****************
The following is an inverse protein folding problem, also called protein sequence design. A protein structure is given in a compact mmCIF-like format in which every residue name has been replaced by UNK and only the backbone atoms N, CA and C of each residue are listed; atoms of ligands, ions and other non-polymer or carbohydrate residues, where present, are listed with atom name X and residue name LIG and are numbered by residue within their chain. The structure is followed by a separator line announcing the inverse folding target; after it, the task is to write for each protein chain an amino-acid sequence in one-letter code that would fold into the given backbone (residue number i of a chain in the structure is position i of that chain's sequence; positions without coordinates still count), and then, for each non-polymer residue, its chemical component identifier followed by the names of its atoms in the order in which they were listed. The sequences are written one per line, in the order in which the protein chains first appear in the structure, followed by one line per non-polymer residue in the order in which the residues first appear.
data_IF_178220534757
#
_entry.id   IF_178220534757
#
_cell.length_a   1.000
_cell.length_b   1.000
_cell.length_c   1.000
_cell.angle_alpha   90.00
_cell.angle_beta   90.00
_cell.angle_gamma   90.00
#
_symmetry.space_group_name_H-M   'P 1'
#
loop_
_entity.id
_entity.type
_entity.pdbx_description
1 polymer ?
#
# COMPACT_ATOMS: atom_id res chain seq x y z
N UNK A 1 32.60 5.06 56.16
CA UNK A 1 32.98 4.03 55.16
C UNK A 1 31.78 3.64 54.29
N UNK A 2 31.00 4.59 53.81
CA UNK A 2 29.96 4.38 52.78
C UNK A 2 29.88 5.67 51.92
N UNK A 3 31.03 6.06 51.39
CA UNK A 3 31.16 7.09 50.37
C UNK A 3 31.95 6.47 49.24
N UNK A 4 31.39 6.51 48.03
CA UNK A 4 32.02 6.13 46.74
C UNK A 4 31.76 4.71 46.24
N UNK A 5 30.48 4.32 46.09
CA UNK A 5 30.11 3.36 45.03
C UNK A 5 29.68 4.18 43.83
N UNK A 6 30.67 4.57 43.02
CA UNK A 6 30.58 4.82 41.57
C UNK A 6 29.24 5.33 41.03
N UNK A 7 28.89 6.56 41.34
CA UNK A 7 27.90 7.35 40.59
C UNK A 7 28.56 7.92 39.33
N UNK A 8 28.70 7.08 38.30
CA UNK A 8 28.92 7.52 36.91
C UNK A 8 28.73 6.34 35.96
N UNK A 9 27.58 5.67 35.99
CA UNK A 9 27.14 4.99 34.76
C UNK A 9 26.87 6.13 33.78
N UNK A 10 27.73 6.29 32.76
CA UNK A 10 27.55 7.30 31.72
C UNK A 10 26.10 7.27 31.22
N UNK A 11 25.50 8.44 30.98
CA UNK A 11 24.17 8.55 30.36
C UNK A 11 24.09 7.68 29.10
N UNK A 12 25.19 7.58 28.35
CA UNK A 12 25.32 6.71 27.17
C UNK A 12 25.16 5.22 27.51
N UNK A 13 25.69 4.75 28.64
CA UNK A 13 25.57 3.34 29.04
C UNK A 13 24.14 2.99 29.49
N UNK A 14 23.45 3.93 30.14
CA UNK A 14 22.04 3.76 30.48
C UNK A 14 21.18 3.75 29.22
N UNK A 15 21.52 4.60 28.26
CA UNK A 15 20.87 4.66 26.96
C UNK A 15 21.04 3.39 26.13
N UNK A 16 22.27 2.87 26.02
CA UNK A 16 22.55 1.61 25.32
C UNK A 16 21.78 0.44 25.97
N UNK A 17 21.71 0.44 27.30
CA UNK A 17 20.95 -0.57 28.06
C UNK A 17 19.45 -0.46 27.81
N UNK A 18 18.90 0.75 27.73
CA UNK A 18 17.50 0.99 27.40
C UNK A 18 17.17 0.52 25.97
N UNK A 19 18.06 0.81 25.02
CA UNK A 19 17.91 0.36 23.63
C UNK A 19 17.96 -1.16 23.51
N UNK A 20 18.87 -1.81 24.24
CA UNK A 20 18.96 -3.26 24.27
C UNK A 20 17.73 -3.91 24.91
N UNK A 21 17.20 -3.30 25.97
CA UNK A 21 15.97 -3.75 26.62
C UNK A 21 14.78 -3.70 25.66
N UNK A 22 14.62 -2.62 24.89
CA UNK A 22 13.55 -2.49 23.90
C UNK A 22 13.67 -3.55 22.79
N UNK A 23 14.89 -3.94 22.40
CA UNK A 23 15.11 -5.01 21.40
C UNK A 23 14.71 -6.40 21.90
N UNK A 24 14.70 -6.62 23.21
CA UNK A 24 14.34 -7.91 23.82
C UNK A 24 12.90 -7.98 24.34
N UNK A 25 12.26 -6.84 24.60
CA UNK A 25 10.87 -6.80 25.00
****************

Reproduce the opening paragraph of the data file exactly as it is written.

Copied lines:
The following is an inverse protein folding problem, also called protein sequence design. A protein structure is given in a compact mmCIF-like format in which every residue name has been replaced by UNK and only the backbone atoms N, CA and C of each residue are listed; atoms of ligands, ions and other non-polymer or carbohydrate residues, where present, are listed with atom name X and residue name LIG and are numbered by residue within their chain. The structure is followed by a separator line announcing the inverse folding target; after it, the task is to write for each protein chain an amino-acid sequence in one-letter code that would fold into the given backbone (residue number i of a chain in the structure is position i of that chain's sequence; positions without coordinates still count), and then, for each non-polymer residue, its chemical component identifier followed by the names of its atoms in the order in which they were listed. The sequences are written one per line, in the order in which the protein chains first appear in the structure, followed by one line per non-polymer residue in the order in which the residues first appear.